[ee122] clarifications from today's lecture

vern at cs.berkeley.edu vern at cs.berkeley.edu
Fri Oct 26 23:14:17 PDT 2007

There were two points that came up in today's lecture that I realized
I hadn't conveyed well enough.

(1) In TCP, *every* packet other than an initial SYN (which attempts to
    establish a new connection) contains an acknowledgment, which is
    indicated by setting the ACK bit in the "flags" field in the TCP header.
    In fact, if a TCP receives a non-initial-SYN packet that does not have
    ACK set, then it is required to discard it.

    The acknowledgment *always* reflects how far into the byte stream data
    has arrived *in sequence* (that is, no earlier missing segments) at
    the receiver who is sending the ACK.

    The sequence number associated with an acknowledgment is *always* a
    value 1 beyond the highest position in the byte stream that has arrived.

    For example, for the following segments, if the receiver generates
    a packet for each, then the righthand column gives the sequence number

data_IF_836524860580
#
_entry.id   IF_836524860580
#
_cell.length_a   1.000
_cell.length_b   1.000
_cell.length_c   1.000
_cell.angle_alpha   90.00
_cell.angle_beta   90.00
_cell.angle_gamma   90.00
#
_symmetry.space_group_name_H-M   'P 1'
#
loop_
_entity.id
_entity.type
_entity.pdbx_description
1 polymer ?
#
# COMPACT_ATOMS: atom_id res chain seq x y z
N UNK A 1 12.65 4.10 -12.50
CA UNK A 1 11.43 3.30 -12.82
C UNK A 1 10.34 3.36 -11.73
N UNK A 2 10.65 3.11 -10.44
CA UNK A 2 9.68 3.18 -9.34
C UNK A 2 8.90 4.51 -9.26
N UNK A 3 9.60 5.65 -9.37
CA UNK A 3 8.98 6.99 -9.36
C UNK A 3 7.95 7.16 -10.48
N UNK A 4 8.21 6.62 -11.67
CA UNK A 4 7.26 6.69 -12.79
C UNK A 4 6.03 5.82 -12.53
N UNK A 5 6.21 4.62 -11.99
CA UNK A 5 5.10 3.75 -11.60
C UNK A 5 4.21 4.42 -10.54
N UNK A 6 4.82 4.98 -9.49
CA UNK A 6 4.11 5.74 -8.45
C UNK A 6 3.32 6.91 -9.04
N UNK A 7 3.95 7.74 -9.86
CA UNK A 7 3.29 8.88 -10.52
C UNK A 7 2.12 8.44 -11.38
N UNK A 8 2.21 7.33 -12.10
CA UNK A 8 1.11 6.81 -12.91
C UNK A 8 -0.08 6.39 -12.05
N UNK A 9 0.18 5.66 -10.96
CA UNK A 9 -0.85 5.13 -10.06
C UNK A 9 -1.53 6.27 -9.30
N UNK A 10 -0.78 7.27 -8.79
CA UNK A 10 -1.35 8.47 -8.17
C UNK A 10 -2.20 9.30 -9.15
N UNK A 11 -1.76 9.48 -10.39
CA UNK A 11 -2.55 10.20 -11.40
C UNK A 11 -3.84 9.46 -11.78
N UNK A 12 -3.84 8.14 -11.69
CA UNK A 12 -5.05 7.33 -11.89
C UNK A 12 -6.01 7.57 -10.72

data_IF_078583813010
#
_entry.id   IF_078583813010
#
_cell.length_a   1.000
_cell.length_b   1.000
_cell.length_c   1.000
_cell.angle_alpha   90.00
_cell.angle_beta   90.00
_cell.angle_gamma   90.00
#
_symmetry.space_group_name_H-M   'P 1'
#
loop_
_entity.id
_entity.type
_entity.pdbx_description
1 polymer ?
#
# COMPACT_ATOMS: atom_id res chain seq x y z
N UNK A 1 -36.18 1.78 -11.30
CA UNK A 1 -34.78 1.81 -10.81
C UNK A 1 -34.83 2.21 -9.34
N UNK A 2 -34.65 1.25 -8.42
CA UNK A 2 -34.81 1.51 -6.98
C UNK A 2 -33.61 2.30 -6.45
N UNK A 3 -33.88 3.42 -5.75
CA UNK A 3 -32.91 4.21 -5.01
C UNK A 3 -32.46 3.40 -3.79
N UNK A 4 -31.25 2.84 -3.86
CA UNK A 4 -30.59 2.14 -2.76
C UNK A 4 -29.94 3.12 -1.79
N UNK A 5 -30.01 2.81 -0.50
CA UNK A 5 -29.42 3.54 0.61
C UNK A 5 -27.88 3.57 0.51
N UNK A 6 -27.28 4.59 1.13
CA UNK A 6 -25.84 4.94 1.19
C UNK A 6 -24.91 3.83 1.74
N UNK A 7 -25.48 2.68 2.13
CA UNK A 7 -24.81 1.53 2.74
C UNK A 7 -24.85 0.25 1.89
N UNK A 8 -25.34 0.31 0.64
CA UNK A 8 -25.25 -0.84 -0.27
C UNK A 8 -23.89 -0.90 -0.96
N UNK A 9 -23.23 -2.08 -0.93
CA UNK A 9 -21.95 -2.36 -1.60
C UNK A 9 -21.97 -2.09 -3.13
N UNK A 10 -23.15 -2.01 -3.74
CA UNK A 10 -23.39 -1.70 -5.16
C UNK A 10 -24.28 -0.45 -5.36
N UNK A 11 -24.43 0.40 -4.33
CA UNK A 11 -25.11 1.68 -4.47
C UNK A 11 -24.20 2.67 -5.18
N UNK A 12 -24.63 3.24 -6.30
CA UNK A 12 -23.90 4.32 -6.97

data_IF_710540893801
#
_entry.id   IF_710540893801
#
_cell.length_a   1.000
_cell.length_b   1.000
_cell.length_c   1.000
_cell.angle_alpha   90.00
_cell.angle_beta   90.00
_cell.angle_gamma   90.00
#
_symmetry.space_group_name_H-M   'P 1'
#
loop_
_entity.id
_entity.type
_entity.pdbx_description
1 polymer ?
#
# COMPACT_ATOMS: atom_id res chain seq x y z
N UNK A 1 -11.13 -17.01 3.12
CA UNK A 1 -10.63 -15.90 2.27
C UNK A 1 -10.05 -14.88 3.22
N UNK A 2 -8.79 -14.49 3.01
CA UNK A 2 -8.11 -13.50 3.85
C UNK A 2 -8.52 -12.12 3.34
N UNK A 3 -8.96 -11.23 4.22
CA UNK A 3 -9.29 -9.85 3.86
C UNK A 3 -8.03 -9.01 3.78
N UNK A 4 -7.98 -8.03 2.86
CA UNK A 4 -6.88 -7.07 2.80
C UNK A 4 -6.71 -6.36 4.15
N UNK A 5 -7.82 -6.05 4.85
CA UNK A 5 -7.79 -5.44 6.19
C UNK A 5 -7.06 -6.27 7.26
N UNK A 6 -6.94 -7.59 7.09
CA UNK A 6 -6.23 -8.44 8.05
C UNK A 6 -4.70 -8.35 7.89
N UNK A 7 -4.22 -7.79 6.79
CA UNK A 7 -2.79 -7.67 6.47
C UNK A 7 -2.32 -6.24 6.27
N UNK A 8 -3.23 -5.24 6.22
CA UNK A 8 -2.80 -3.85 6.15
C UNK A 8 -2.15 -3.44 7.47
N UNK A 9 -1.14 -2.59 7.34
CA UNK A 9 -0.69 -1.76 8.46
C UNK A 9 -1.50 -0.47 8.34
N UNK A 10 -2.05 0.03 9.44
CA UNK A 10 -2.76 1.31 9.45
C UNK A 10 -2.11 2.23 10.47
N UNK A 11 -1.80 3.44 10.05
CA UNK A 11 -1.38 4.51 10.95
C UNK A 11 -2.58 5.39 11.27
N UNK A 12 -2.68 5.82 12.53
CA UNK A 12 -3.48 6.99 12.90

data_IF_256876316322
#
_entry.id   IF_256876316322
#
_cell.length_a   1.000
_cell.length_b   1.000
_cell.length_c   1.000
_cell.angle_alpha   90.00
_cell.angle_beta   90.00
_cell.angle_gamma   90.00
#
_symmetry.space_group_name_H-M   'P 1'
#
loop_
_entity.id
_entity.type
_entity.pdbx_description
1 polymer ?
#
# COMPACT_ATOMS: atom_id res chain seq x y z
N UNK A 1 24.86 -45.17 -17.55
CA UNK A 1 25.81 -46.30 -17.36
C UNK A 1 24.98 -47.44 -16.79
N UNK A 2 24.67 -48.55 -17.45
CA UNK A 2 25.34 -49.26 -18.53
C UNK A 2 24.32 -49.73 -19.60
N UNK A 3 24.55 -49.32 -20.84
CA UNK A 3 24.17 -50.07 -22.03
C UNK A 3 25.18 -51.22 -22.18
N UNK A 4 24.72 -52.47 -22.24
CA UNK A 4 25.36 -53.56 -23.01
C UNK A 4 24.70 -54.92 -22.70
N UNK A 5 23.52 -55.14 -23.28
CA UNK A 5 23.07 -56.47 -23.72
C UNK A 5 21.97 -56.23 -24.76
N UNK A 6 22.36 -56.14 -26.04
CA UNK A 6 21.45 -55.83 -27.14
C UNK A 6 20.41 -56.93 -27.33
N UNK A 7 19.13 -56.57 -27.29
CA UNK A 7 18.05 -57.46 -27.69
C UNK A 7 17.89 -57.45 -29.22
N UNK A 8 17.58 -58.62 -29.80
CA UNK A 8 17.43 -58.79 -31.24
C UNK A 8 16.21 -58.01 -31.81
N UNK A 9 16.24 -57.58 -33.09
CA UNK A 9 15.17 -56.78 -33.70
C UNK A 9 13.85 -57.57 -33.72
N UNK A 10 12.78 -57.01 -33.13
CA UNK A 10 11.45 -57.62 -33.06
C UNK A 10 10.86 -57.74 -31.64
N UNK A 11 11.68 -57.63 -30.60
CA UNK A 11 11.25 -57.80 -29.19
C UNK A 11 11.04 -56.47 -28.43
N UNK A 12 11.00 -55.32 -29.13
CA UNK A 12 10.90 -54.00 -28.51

that would be present in the ACK (which every such packet will have):

	SYN (ISN = 105)		ACK=106  (105 + 1)
	data (106..115)		ACK=116
	data (115..143)		ACK=144
	data (160..180)		ACK=144  (can't be higher, since no more
					  in sequence)
	data (181..195)		ACK=144  (same as previous)
	data (144..159)		ACK=196  (now all data is in sequence)

(2) In TCP's processing, the initial steps look like:

	(a) Verify header length (must be >= 20 bytes) and checksum.
	    If either fails, *discard the packet* without any further

	(b) Look up the 4-tuple <IP source address, IP destination address,
	    TCP source port, TCP destination port> in the kernel's connection

	(c) If no such connection exists, then
		(d) If the received packet has SYN set and does *not* have
		    ACK set
			(e) process it as an initial SYN attempting to
			    establish a connection
		(f) send back a RST connection and forget about the packet,
		    since it belongs to a non-existent connection

Let me know if the above aren't clear ...


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